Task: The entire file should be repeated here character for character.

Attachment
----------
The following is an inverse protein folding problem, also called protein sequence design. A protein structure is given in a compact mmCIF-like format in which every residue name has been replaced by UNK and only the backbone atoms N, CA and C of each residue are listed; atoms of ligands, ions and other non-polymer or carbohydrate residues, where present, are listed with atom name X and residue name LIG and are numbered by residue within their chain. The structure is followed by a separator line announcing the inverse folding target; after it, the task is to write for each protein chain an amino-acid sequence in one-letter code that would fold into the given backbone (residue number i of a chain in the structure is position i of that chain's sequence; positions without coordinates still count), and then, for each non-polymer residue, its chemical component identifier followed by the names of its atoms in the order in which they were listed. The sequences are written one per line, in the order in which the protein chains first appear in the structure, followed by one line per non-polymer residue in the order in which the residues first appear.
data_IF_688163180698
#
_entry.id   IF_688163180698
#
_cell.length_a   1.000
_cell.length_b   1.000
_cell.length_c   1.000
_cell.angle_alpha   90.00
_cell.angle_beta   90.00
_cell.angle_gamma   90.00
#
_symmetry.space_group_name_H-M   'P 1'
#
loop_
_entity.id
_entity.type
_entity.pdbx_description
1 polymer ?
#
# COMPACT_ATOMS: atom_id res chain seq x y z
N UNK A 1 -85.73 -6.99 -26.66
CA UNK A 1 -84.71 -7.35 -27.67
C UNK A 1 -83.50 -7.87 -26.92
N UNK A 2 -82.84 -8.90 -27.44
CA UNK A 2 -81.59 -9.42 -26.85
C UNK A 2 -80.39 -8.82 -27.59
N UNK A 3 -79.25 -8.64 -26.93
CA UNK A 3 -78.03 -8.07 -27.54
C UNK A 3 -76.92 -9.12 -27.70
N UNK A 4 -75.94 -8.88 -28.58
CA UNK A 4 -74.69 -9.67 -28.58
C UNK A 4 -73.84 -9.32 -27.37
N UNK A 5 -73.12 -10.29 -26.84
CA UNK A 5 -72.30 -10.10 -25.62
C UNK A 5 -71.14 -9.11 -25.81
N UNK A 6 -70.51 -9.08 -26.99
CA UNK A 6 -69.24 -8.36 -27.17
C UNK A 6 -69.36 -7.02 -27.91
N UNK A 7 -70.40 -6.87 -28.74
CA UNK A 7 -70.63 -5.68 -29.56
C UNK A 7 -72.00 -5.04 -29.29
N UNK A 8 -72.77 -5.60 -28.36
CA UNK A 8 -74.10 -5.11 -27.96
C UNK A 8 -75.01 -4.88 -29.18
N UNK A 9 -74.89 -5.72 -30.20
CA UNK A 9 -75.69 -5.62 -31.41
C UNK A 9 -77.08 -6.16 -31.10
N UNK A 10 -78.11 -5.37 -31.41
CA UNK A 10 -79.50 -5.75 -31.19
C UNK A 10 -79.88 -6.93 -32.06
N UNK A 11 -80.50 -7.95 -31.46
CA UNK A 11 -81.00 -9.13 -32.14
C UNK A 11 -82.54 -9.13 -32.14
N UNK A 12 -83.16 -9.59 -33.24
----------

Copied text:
The following is an inverse protein folding problem, also called protein sequence design. A protein structure is given in a compact mmCIF-like format in which every residue name has been replaced by UNK and only the backbone atoms N, CA and C of each residue are listed; atoms of ligands, ions and other non-polymer or carbohydrate residues, where present, are listed with atom name X and residue name LIG and are numbered by residue within their chain. The structure is followed by a separator line announcing the inverse folding target; after it, the task is to write for each protein chain an amino-acid sequence in one-letter code that would fold into the given backbone (residue number i of a chain in the structure is position i of that chain's sequence; positions without coordinates still count), and then, for each non-polymer residue, its chemical component identifier followed by the names of its atoms in the order in which they were listed. The sequences are written one per line, in the order in which the protein chains first appear in the structure, followed by one line per non-polymer residue in the order in which the residues first appear.
data_IF_688163180698
#
_entry.id   IF_688163180698
#
_cell.length_a   1.000
_cell.length_b   1.000
_cell.length_c   1.000
_cell.angle_alpha   90.00
_cell.angle_beta   90.00
_cell.angle_gamma   90.00
#
_symmetry.space_group_name_H-M   'P 1'
#
loop_
_entity.id
_entity.type
_entity.pdbx_description
1 polymer ?
#
# COMPACT_ATOMS: atom_id res chain seq x y z
N UNK A 1 -85.73 -6.99 -26.66
CA UNK A 1 -84.71 -7.35 -27.67
C UNK A 1 -83.50 -7.87 -26.92
N UNK A 2 -82.84 -8.90 -27.44
CA UNK A 2 -81.59 -9.42 -26.85
C UNK A 2 -80.39 -8.82 -27.59
N UNK A 3 -79.25 -8.64 -26.93
CA UNK A 3 -78.03 -8.07 -27.54
C UNK A 3 -76.92 -9.12 -27.70
N UNK A 4 -75.94 -8.88 -28.58
CA UNK A 4 -74.69 -9.67 -28.58
C UNK A 4 -73.84 -9.32 -27.37
N UNK A 5 -73.12 -10.29 -26.84
CA UNK A 5 -72.30 -10.10 -25.62
C UNK A 5 -71.14 -9.11 -25.81
N UNK A 6 -70.51 -9.08 -26.99
CA UNK A 6 -69.24 -8.36 -27.17
C UNK A 6 -69.36 -7.02 -27.91
N UNK A 7 -70.40 -6.87 -28.74
CA UNK A 7 -70.63 -5.68 -29.56
C UNK A 7 -72.00 -5.04 -29.29
N UNK A 8 -72.77 -5.60 -28.36
CA UNK A 8 -74.10 -5.11 -27.96
C UNK A 8 -75.01 -4.88 -29.18
N UNK A 9 -74.89 -5.72 -30.20
CA UNK A 9 -75.69 -5.62 -31.41
C UNK A 9 -77.08 -6.16 -31.10
N UNK A 10 -78.11 -5.37 -31.41
CA UNK A 10 -79.50 -5.75 -31.19
C UNK A 10 -79.88 -6.93 -32.06
N UNK A 11 -80.50 -7.95 -31.46
CA UNK A 11 -81.00 -9.13 -32.14
C UNK A 11 -82.54 -9.13 -32.14
N UNK A 12 -83.16 -9.59 -33.24